Kalimat considers foreign approaches

Iraqi fixed line operator ready to sell substantial stake to foreign investors looking for foothold in country.

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By  Reuters Published  August 15, 2007

Iraqi fixed-line phone company Kalimat Telecom is considering approaches from foreign investors looking for a foothold in the country, the company's Kuwaiti parent said.

Kalimat, which won one of Iraq's three national licences last year, expects to take advantage of the present low level of fixed-line connections as proportion of the population of about 4 %.

Kalimat, which is setting up a wireless local loop network, has been approached by foreign investors and would be willing to sell a "substantial stake", said Hassan Abdul Razek, a director of Kalimat's owner, Trade Links Middle East.

The technology uses wireless instead of traditional copper cables to connect home phones to local exchanges.

"If we receive an offer that satisfies investors and maintains the company commitment to the Iraqi community, we will be eager to discuss it," Razek told Reuters from Kuwait on Tuesday, declining to name any suitors.

Middle Eastern companies are competing for three mobile licences that the Iraqi government will auction in Amman from Thursday. The 15-year licences replace three short-term contracts awarded soon after the U.S.-led invasion of Iraq in 2003 that toppled Saddam Hussein's regime.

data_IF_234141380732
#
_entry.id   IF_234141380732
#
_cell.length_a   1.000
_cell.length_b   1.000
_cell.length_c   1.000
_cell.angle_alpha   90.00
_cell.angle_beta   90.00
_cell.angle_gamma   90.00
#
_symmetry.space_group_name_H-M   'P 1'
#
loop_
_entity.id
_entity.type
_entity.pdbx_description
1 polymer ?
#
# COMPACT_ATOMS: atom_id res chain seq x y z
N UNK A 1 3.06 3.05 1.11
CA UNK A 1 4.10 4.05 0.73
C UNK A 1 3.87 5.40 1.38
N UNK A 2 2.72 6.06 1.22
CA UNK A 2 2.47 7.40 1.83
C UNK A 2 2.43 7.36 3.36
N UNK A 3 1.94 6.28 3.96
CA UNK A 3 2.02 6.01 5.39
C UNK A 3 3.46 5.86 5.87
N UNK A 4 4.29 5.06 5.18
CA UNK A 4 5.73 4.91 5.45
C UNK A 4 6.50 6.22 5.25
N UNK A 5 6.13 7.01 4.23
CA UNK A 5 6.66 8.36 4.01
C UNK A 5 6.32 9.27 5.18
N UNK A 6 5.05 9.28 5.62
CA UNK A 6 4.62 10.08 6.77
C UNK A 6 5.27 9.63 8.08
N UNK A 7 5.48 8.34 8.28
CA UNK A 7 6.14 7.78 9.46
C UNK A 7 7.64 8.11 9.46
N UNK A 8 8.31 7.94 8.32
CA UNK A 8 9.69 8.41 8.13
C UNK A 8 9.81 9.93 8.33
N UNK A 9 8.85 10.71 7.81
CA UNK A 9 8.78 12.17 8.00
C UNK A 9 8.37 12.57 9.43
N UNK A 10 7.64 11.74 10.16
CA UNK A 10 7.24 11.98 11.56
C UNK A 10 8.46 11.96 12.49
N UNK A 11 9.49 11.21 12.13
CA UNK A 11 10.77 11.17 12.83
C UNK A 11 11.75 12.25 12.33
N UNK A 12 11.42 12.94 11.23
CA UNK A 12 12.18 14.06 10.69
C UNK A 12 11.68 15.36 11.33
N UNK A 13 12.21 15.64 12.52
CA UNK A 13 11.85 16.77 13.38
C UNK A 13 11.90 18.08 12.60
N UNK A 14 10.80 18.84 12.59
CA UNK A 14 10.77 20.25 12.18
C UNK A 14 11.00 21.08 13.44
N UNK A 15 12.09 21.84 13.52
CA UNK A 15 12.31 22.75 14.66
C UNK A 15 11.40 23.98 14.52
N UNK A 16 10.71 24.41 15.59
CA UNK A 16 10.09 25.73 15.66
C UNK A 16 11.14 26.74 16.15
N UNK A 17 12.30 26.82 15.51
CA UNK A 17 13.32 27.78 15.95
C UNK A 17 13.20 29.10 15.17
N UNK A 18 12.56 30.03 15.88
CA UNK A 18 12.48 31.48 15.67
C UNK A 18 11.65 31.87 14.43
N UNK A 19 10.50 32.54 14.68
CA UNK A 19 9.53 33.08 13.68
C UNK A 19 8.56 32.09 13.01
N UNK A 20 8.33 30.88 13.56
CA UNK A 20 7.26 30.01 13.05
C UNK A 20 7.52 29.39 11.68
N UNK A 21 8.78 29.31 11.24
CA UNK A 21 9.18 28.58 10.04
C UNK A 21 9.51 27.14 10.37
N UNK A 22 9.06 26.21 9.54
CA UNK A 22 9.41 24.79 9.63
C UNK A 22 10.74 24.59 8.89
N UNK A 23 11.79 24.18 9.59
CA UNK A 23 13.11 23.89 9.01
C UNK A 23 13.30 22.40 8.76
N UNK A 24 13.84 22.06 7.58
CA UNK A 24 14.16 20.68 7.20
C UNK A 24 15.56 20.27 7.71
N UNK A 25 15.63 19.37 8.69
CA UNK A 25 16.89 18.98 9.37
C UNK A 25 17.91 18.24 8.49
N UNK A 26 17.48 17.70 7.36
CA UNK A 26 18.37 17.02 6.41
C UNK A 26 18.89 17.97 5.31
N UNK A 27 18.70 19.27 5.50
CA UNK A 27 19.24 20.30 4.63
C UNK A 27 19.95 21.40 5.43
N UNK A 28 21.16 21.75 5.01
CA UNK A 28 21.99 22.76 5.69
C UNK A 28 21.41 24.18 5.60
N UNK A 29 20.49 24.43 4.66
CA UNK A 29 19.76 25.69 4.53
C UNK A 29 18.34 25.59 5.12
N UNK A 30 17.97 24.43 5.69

The number of mobile users surged to 5 million at the end of 2006 from virtually nothing three years earlier because the fixed-line network was hit by sanctions after Iraq's invasion of Kuwait in 1990 and barely survived bombing during the 2003 war.

"Iraq has a history of poor fixed-line infrastructure, which barely supports 1 million subscribers," said Razek. "Any service provider with a reasonably priced offering can expect good growth."

State-owned Iraqi Telephone & Postal Company and a consortium led by Jordan's Munir Sukhian Group also have national licences for wireless local loop networks in Iraq, a country with 26 million people and the world's third largest oil reserves. Three other operators have regional licences.

Kalimat paid a $20 million fee and signed a $5 million performance bond for its 10-year licence. The company plans to invest $700 million in its first six years of operations, Razek said.

Last month it awarded a $275 million infrastructure contract to Chinese company Huawei Technologies. Razek said telecom infrastructure has rarely been targeted by insurgents, who have attacked oil facilities and reconstruction projects in a campaign to toppled the U.S.-backed government in Baghdad.

Kalimat expects to make a return on its investment in four years and sign up 1.2 million customers by 2013, when Iraq's wireless loop market will have a penetration rate of about 60 %, he said.

Fixed-line penetration is about 4 %, according to telecom's regulator the Communication and Media Commission, compared with about 30 % for mobile phones.

Kalimat intends to sell shares in an initial public offering in about four years, Razek said.

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